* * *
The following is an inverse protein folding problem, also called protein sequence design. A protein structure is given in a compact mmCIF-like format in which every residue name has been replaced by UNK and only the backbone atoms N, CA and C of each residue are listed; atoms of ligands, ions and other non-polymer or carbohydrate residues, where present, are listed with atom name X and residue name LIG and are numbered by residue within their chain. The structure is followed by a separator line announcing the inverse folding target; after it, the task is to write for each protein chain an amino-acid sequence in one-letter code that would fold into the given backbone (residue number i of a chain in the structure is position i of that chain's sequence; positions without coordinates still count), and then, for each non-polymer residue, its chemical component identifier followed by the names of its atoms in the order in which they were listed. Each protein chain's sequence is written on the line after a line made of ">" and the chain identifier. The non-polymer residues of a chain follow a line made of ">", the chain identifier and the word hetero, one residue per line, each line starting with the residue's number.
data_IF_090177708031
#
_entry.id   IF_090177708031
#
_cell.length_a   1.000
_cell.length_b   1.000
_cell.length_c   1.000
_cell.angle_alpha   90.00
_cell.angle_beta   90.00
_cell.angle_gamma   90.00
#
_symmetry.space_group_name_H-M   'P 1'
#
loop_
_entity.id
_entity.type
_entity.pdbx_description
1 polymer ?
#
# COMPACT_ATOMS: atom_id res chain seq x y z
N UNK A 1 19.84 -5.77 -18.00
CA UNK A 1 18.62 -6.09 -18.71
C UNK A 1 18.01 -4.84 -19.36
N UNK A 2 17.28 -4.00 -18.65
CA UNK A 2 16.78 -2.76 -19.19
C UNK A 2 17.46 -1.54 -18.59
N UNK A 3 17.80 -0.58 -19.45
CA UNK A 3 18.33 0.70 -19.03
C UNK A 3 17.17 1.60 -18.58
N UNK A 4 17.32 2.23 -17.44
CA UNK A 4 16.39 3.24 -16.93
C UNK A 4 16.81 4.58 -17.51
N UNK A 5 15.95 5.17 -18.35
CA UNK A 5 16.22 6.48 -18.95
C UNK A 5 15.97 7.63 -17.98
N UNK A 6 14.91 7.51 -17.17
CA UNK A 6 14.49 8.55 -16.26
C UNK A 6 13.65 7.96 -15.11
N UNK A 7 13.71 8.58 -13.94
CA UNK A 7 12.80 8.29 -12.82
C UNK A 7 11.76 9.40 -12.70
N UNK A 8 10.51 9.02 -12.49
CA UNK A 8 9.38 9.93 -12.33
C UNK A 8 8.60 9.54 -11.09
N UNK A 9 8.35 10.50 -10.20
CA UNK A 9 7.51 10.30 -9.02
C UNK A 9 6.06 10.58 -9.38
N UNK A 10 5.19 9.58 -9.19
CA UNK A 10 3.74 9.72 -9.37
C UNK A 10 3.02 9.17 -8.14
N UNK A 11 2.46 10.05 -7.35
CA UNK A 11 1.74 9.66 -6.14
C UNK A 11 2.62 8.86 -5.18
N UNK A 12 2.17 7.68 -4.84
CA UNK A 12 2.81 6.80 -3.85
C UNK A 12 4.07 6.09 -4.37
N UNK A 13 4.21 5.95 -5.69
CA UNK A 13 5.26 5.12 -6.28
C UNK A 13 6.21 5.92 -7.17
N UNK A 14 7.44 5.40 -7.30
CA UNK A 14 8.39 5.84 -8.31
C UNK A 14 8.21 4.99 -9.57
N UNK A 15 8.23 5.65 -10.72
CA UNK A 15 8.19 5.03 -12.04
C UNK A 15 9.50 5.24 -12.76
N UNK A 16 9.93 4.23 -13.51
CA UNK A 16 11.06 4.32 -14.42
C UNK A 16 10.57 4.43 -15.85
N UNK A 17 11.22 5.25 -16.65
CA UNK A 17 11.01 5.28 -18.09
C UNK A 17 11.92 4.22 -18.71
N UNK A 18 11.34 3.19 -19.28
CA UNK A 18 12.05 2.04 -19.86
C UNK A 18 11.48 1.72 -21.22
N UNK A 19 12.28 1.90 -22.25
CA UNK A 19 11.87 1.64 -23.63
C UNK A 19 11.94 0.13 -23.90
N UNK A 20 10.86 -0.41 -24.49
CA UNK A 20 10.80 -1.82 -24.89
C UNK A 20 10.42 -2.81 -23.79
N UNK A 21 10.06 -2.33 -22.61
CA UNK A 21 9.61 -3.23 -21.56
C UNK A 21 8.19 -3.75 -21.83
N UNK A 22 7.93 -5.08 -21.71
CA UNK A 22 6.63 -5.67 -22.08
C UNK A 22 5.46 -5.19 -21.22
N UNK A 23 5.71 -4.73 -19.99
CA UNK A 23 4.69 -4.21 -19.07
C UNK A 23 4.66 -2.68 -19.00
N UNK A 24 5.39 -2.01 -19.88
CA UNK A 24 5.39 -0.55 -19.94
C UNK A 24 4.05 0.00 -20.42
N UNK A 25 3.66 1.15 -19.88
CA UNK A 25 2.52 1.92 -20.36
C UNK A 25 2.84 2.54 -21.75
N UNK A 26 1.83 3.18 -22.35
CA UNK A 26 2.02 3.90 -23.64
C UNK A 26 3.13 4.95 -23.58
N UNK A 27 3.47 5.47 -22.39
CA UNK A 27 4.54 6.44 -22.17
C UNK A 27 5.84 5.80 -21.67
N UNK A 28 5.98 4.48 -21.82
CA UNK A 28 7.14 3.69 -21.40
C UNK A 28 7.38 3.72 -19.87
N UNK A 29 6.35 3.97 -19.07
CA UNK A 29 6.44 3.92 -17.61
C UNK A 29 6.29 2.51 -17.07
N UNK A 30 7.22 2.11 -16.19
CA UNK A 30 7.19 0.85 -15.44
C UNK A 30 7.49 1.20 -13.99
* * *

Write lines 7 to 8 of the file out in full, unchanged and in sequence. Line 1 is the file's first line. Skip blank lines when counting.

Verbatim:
_cell.length_b   1.000
_cell.length_c   1.000